What are the secrets of how to effectively get and keep clients? What are the elements that keep the client relationship fresh and interesting? How can you maximize the efforts used to find new clients by continuing to expand the longevity and scope of services you provide to them?
Develop a relationship – Do you think of your work with your investor or prospective client as strictly a revenue-producing, mechanical exercise? Or, do you gain insight about how to more effectively serve the client and help them to prepare for their financial future by gaining a comprehensive understanding of the client’s past, current and future life and business goals and experiences? How do those elements affect the client’s financial needs, career posture, and risk tolerance? On first contact, or subsequent contacts, the client may not yet be in a position to need certain financial services. Building trust and a good rapport inspire the client to invite you back when the time for the service or product is right.
Communicate – The work you do for a client may ebb and flow, but you don’t need to be currently engaged in a project to talk to them. Use the pathway already established with your client to maintain the relationship and to introduce ideas about how your assistance can fill a need that the client has now or may have in the future. Your knowledge of their goals and progress help you to determine what financial products would be appropriate and when to introduce them. Investors may not always think to call you on a particular issue, so, be assertive to engage the client in telling you about challenges and needs that may open the door to proposals for expanded services. The dialogue also offers an opportunity to talk about the benefits that your knowledge of past challenges, plans, and the individual or organization themselves lend to working together more effectively in the future.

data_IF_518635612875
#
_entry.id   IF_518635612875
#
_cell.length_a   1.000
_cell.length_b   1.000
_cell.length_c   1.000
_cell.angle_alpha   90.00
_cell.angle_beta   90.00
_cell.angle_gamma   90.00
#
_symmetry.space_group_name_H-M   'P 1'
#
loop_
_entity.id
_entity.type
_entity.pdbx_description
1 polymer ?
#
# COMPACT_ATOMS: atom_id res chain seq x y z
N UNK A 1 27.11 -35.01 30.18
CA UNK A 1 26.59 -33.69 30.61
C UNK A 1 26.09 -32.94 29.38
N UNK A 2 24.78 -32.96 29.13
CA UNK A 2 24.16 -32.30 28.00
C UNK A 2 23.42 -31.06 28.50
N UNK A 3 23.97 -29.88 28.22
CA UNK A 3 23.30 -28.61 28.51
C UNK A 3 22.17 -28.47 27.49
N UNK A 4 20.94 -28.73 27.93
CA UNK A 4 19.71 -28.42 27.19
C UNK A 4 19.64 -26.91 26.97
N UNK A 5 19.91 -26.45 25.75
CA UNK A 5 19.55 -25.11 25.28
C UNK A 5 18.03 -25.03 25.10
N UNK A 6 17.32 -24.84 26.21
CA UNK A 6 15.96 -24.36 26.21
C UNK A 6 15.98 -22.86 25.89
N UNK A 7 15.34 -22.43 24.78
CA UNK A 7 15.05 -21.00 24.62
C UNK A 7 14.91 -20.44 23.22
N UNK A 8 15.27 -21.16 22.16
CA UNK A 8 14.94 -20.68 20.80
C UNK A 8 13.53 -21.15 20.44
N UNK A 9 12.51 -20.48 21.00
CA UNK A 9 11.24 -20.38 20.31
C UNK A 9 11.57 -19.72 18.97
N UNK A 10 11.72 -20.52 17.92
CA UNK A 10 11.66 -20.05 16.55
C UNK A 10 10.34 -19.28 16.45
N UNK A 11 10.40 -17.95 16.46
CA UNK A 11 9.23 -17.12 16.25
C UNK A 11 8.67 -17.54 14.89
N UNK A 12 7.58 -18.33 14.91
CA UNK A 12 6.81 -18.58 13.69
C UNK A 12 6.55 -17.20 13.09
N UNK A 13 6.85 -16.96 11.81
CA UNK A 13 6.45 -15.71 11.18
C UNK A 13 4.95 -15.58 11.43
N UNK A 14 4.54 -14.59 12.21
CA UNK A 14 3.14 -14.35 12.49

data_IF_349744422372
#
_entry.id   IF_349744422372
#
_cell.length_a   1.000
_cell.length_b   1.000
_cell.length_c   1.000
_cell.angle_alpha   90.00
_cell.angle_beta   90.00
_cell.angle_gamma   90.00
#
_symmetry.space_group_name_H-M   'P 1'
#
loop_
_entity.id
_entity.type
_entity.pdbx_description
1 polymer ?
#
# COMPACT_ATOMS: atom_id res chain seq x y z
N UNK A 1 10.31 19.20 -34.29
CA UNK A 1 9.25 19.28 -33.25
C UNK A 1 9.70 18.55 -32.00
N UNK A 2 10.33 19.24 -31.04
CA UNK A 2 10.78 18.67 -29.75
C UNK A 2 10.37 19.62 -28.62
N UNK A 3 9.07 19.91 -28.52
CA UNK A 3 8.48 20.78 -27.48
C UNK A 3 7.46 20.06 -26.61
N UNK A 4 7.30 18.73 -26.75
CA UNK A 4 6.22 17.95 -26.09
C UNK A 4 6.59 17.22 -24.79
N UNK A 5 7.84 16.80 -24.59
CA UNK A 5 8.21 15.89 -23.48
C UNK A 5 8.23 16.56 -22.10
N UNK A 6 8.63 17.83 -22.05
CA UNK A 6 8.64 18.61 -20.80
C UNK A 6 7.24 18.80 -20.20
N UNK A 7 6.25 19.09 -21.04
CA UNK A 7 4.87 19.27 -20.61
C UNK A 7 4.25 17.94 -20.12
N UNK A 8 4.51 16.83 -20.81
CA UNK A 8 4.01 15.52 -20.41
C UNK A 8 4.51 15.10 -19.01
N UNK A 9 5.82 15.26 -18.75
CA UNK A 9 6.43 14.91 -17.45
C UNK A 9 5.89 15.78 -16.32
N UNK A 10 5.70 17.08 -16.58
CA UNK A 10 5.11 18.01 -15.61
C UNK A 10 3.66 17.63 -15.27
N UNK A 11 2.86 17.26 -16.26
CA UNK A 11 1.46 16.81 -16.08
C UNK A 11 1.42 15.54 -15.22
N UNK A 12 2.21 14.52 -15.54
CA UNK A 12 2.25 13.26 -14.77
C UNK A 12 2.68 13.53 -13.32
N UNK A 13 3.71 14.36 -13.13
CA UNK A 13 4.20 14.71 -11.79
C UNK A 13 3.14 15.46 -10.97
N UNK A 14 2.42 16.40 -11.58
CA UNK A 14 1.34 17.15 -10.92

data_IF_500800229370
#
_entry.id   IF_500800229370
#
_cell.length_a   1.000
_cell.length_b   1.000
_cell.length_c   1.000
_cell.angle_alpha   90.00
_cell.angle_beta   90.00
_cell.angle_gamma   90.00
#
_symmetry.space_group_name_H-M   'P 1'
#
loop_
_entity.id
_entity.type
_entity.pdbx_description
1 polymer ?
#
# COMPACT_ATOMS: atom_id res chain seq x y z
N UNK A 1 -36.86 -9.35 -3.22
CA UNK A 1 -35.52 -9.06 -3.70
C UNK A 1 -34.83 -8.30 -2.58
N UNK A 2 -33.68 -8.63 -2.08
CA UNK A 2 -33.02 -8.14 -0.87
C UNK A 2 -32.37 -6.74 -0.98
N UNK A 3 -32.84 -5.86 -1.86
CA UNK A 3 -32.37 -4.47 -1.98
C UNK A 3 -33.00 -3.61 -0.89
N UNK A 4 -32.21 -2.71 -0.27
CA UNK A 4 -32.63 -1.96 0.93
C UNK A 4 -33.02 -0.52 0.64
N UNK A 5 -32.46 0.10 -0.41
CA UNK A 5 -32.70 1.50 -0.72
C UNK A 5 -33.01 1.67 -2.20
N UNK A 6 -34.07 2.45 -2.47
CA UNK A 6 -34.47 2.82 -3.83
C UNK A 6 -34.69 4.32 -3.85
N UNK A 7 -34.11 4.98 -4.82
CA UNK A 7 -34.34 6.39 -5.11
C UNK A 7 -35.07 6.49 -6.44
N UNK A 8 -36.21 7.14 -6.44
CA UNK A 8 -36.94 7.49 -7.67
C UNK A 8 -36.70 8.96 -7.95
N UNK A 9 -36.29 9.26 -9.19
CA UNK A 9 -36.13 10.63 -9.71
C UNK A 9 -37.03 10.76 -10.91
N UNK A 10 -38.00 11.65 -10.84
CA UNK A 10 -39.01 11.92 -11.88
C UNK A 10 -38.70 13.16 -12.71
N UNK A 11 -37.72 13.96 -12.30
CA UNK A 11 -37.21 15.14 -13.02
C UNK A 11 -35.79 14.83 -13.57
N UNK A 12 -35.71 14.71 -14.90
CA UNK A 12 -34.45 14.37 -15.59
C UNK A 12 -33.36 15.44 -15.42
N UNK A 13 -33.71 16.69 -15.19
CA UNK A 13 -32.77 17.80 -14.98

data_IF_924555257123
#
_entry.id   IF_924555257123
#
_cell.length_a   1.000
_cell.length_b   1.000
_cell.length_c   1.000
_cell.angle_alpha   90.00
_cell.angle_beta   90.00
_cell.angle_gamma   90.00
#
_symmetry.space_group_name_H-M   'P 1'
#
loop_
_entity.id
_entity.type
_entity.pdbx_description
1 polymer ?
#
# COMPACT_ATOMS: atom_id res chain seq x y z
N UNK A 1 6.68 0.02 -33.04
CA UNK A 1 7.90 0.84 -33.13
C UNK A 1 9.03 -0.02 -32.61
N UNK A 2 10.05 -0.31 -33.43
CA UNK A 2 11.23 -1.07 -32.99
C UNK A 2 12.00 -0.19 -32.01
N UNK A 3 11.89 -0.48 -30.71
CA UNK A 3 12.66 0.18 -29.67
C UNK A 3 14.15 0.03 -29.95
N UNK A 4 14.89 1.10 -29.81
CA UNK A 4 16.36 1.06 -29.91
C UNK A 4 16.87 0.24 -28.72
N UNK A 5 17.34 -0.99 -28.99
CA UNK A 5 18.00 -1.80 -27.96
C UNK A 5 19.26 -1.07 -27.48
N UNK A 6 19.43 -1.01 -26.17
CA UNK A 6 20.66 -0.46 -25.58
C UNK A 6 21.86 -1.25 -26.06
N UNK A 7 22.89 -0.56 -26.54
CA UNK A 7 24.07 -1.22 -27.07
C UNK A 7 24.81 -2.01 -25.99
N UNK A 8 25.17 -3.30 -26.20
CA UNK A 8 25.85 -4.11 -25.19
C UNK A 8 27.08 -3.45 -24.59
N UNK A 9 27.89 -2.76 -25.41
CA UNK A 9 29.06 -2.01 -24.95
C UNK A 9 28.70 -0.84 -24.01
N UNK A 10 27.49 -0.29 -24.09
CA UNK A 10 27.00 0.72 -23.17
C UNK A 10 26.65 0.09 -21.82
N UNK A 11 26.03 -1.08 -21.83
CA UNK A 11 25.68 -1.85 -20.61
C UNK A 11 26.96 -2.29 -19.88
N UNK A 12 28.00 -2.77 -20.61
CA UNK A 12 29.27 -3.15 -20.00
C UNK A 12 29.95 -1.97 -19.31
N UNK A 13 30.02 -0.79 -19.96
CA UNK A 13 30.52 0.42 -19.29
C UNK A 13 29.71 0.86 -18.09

Recognize limitations – The limitations may be yours or the client’s, but, continuing to push the client or yourself into a product or service that is not a good fit for one, the other, or both may create a losing proposition. If the client or the service arrangement is not a good fit for you, you will not enjoy the work and it may show in the results. It’s also possible that this situation doesn’t best serve the client. Better to make a referral to the right resource (if possible) to provide the best possible service and further engage the client’s trust in you. The requirement to produce revenue may mean you sometimes engage with clients in a less satisfying scenario; however, the more you build on the clients with whom you have productive, rewarding relationships, the fewer times you will rely on those that are less so.
Connect the dots – Building on the client’s experience, financial progress and needs, your expertise and interests, past work, and areas of practice in development or necessitated by the industry can bring your discussions with the client full circle. By continuing to make the associations among these factors, you can build the client’s reliance on you as a trusted and valuable service provider and business partner.